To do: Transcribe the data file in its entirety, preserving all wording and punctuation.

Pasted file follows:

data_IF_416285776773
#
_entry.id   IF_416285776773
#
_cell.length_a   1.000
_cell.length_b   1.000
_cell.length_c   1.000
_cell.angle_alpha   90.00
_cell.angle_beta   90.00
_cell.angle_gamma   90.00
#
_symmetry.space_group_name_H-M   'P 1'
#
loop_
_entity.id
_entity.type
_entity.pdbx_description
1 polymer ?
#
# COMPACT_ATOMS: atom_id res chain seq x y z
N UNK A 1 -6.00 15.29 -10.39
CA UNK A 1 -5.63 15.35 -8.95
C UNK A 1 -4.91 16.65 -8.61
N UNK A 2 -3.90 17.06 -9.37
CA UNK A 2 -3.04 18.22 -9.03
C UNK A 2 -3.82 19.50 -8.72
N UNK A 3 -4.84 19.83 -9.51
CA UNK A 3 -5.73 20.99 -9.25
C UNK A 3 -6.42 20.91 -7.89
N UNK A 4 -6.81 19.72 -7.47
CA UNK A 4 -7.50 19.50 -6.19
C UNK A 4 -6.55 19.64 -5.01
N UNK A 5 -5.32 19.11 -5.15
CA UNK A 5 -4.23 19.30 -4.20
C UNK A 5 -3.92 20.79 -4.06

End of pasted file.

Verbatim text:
data_IF_416285776773
#
_entry.id   IF_416285776773
#
_cell.length_a   1.000
_cell.length_b   1.000
_cell.length_c   1.000
_cell.angle_alpha   90.00
_cell.angle_beta   90.00
_cell.angle_gamma   90.00
#
_symmetry.space_group_name_H-M   'P 1'
#
loop_
_entity.id
_entity.type
_entity.pdbx_description
1 polymer ?
#
# COMPACT_ATOMS: atom_id res chain seq x y z
N UNK A 1 -6.00 15.29 -10.39
CA UNK A 1 -5.63 15.35 -8.95
C UNK A 1 -4.91 16.65 -8.61
N UNK A 2 -3.90 17.06 -9.37
CA UNK A 2 -3.04 18.22 -9.03
C UNK A 2 -3.82 19.50 -8.72
N UNK A 3 -4.84 19.83 -9.51
CA UNK A 3 -5.73 20.99 -9.25
C UNK A 3 -6.42 20.91 -7.89
N UNK A 4 -6.81 19.72 -7.47
CA UNK A 4 -7.50 19.50 -6.19
C UNK A 4 -6.55 19.64 -5.01
N UNK A 5 -5.32 19.11 -5.15
CA UNK A 5 -4.23 19.30 -4.20
C UNK A 5 -3.92 20.79 -4.06